By Mary Pritchard
Shrewsbury – Hannah Iaccarino, Shrewsbury resident and Dartmouth College student, is one of a 13-member crew spending summer vacation traveling across the country in the seventh annual Big Green Bus tour. In 10 weeks, the bus will travel 11,000 miles through 40 states, along both coasts, and return to Dartmouth, in Hanover, N.H., Wednesday, Sept. 7.
Since April, the crew has spent countless hours converting the bus. Donated by Greyhound, the coach bus is described by crew members as “very used” when it was given to the Big Green Bus program. According to the crew, each “green” bus is used for a few years and because this is the first tour for this bus, the crew prepared the bus from scratch.
Although the group has an advisor at school, Iaccarino explained that the students do everything on their own.
“We'se removed seats and the whole interior, built cabinets, shelves, bunks and an entire new fuel line and fuel system,” she said. “We'se placed solar panels on the roof to provide power for lighting, computer, refrigerator, among other things. We'se done all of the work ourselves.”
The crew reports that they are often asked how they all sleep on the bus.
“We can all sleep on the bus if we need to, and we also have tents but most of the time, we stay with people along the trip,” Iaccarino said. “There's a strong Dartmouth alumni network as well as “bus” alumni who offer to put us up and feed us for a night.”
Erik Skarin, an engineering and environmental studies student from Sunapee, N.H., is one of the crew members who converted the bus to run on waste vegetable oil.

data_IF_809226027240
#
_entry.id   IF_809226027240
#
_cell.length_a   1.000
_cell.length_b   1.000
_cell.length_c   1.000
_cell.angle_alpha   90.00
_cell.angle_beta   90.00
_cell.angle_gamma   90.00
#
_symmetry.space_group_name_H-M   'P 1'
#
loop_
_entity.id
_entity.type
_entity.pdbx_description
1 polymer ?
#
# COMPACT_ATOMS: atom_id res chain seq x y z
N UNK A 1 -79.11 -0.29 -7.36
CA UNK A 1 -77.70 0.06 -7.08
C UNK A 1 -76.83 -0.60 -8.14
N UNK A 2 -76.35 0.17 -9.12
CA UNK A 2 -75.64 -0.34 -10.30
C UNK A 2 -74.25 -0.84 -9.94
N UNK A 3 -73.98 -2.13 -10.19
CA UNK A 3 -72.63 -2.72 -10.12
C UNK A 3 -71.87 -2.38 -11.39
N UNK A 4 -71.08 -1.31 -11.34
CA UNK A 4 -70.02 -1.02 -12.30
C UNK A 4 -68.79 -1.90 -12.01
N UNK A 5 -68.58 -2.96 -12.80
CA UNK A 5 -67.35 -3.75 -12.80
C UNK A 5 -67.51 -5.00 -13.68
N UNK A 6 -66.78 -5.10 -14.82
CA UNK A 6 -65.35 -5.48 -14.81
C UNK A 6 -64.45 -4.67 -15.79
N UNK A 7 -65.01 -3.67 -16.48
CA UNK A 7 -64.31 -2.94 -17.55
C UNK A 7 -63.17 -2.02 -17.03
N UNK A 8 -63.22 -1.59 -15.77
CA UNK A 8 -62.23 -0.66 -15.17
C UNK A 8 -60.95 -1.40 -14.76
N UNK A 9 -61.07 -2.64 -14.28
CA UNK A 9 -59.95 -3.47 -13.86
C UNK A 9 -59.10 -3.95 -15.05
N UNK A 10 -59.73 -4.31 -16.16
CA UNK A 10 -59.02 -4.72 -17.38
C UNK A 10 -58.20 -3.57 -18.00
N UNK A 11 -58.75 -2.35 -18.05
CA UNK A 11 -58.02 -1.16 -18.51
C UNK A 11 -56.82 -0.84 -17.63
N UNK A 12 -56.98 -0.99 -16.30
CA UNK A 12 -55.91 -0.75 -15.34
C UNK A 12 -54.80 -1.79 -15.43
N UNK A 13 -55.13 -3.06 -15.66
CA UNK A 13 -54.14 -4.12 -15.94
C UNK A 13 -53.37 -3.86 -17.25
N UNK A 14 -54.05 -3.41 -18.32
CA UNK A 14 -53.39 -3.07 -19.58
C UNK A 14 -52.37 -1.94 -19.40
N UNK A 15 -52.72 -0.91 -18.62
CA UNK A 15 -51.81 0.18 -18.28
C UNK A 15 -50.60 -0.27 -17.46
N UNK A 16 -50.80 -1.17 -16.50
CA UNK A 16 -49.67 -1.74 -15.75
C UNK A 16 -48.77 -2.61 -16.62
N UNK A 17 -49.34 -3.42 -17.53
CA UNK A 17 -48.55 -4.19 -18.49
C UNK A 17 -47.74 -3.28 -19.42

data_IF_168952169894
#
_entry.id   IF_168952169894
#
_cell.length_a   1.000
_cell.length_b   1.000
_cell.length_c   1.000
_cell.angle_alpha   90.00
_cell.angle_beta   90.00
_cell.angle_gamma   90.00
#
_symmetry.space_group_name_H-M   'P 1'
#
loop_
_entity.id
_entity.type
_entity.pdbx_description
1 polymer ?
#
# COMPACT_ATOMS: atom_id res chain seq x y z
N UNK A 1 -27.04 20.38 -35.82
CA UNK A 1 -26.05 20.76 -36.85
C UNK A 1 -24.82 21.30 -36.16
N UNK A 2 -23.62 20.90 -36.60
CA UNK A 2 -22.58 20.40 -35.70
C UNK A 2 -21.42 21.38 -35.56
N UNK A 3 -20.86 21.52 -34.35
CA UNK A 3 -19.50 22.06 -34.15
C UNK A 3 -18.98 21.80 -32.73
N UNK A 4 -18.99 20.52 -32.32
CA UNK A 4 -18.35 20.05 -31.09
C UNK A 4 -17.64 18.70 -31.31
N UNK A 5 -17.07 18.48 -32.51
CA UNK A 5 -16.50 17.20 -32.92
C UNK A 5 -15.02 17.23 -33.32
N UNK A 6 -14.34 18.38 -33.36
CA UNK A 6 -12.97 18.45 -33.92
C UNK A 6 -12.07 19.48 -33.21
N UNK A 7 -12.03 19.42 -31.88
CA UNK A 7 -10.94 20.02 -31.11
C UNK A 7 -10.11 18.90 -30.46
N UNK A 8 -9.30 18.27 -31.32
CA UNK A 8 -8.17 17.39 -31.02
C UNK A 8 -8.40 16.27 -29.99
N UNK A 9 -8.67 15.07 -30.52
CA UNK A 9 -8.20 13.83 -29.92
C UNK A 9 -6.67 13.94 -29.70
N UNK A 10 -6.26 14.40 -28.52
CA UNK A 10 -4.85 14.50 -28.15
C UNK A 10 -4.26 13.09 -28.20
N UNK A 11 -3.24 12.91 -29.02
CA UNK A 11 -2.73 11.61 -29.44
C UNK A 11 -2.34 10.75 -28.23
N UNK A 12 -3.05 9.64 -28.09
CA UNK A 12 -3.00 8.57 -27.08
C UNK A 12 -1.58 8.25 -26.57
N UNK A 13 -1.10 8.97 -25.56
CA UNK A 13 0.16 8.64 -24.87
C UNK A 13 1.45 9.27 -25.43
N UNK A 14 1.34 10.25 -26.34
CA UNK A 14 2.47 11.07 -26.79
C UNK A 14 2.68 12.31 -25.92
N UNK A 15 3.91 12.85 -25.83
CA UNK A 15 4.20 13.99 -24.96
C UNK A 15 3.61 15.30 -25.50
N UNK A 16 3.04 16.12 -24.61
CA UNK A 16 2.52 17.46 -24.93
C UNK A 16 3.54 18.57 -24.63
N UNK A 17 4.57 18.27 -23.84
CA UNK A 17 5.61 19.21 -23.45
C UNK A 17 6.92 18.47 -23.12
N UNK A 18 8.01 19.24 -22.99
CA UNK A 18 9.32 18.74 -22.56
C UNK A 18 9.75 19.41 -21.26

“We start the bus with diesel fuel,” he said. “Once it warms up to the right temperature, it switches automatically to use the vegetable oil.”
Iaccarino, who got her CDL Class B license and is one of five drivers on the trip, described a day on the bus.
“When we stop for the night, we'sl know what's broken or needs attention on the bus so we go to sleep dreaming about what's wrong and how to fix it, and get up the next day, fix it and go,” she said. “We'sl go to an event each day – many times hosted by our sponsors. We set up a table with educational materials and invite people to see the bus, our stationary bike that powers a light, and our computer which runs on our solar panel. We talk with people about sustainability and what we'se doing.”
Iaccarino will be entering her senior year at Dartmouth studying neuroscience and described the trip as her ultimate adventure.
“This is an adventure I'sl never have again,” she said. “I can see the country and at the same time be teaching others about something very important to me. I get to spend the summer with 12 awesome people. We'sl reach so many people – teaching, having discussions. We'sl learn so much from everyone we meet. We have a binder of “success stories” that we get from talking with people – we'se learning as we go and I'sl learn more than I could ever teach, which is good.”